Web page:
While I may be considered by some to be crazy, there was a time when I was surrounded by what the world called “crazy” people. Back in the mid-70’s, I was the administrator of a 200 bed, locked mental facility in Los Angeles. It was called Kellogg Psychiatric Facility and was a renovated luxury motel. It made for a very nice facility with a huge kitchen, and large areas for occupational therapy, art therapy, music therapy, and behavioral therapy. We would pick up patients from state facilities that had been released due to legislation that forbade the warehousing of patients (by loading them up with sedatives). Thorazine was one of the popular drugs of the time. I picked up a patient once who was on 4,000 mg of Thorazine a day. I couldn’t believe he could even walk. The average dose for our patients at that time was about 400mg of Thorazine a day. It was my practice to cut the medication in half for a time, then cut it in half again, and continue to cut it until we saw the behaviors that had made the medication necessary in the first place. We would then gradually increase the medication until the symptoms disappeared and we could integrate the patient into our many different types of therapy. By doing this, we were able to get about 100 patients a year into group homes and out of our locked facility, thereby saving the state a whole lot of money. Eventually, the state came to see what we were doing and changed the California Administrative Code to reward other facilities that used the same methods we did. It didn’t always work. One time I picked up a patient in the facility owner’s Mercedes (my car was in the shop) and because the car was German and the patient Polish, he screamed for the police out the windows thinking I was the Gestapo taking him to prison. We were only stopped twice, the second time, the kind officer turned on his lights and led us back to our facility. The worst mistake I made was picking up an arsonist (unknown to me at the time) and cutting his medication back as we usually did. We got it down too far and he set fire to his room one night when I was working late and still at the facility. The fire department was called, but the patients could hear all the yelling and would just stand up in the smoke and wait. I crawled below the level of the smoke (it was about halfway down the room), opened the doors of the rooms, saw the legs of the standing patients and would then get them down and out into the open air. I guess I did a bit too much because when the fire crews got there all I remembered was passing out. I came to being taken from the ambulance and into the hospital (no patients were injured and the damage was minimal) but I had smoke inhalation. I thought they were making a big fuss over nothing, but then one of the doctors explained how close I was to dying and that what he called my heroic efforts had saved several lives. I just had to spend one night in the hospital, but the owner came to see me the next day to chew me out for not being careful with observations as we lowered the arsonist’s medication. The fact that the guy was an arsonist had never appeared in any of the charting we received and only found out from a social worker after the fire. I got no awards, no special treatment, no raise, and was almost fired for risking my life (foolishly according to the owner) to save patients and we had to buy all new fireproof mattresses. My pay was even docked for the days off I took (smoke inhalation turns out to be pretty bad). Of course the patients didn’t thank me, they didn’t even know what had really happened. Not a single person thanked me or complimented me for my work that night. It’s like that sometimes. You do the right thing and no one notices or you are even treated badly for it. Is this crazy? Maybe so. This is all leading up to a famous quote by Mother Teresa that you should commit to memory. In my over 73 years, I have lived this more than once.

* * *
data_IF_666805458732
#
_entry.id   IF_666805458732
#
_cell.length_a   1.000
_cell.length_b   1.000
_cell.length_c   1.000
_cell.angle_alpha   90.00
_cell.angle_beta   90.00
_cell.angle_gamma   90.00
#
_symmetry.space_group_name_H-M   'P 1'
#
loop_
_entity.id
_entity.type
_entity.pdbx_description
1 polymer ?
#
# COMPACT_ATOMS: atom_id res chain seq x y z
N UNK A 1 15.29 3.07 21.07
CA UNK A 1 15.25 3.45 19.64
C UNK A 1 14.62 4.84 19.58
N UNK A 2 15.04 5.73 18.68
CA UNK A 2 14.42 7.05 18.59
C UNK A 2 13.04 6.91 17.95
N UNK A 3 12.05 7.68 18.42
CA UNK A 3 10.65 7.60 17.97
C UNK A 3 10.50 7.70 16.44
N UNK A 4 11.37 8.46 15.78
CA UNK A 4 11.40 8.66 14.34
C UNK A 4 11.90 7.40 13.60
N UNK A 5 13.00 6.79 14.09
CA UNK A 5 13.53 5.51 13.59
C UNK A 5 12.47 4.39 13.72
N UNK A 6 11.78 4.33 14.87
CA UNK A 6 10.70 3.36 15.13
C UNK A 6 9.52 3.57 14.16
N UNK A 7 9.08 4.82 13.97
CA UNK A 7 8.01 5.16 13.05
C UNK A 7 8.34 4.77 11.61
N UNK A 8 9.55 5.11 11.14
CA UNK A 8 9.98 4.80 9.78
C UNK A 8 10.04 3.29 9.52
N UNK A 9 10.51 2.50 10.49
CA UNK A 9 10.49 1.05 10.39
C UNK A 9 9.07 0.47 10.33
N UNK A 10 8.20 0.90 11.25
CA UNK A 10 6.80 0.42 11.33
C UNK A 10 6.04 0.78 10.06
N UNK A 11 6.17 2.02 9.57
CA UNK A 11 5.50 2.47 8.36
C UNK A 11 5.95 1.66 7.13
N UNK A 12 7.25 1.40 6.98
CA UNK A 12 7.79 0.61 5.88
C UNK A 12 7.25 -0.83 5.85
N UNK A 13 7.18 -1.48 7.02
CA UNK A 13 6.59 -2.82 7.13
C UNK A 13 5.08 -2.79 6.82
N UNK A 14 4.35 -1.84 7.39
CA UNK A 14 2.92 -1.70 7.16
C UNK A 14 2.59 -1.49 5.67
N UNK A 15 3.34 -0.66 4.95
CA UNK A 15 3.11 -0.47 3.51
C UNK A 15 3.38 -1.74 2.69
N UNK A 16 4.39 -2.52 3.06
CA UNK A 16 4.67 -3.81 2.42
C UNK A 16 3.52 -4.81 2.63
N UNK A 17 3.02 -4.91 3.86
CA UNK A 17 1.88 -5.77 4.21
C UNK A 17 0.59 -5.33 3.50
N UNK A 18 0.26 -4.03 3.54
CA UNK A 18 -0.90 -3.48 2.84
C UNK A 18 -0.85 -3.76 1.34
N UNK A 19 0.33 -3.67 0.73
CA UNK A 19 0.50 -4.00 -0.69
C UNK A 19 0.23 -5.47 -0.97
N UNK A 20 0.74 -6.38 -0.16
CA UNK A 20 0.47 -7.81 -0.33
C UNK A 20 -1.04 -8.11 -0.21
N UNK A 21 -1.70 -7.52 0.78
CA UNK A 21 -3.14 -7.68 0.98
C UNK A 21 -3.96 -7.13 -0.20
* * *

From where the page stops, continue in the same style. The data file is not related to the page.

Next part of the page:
“People are often unreasonable, irrational, and self-centered. Forgive them anyway.
If you are kind, people may accuse you of selfish, ulterior motives. Be kind anyway.
If you are successful, you will win some unfaithful friends and some genuine enemies. Succeed anyway.
If you are honest and sincere people may deceive you. Be honest and sincere anyway.
What you spend years creating, others could destroy overnight. Create anyway.
If you find serenity and happiness, some may be jealous. Be happy anyway.
The good you do today, will often be forgotten. Do good anyway.
Give the best you have, and it will never be enough. Give your best anyway.
In the final analysis, it is between you and God. It was never between you and them anyway.”
What else is there to say? It’s about you and your response to God’s call. You may feel alone, betrayed, called crazy, and hurt by people you thought loved you—same thing happened to Jesus, all his disciples, and millions of Christians over the last two thousand years. God cares and there will always be people who will know the true you. A woman I’ve never met but whom I admire said the following about me just yesterday, "I looked at the blog and read your writing.. so sad about Gary.... I can't even imagine what you are feeling. You are a strong and courageous man and I admire you so much. You are an inspiration to me, that's all I can say!" So, if you’re lucky, they may even write nice things about you, but even if they don’t—love, care, pray for your enemies, turn the other cheek, walk the extra mile, do those crazy things because you are doing all those things surrounded by the loving arms of God’s embrace. No better place to be.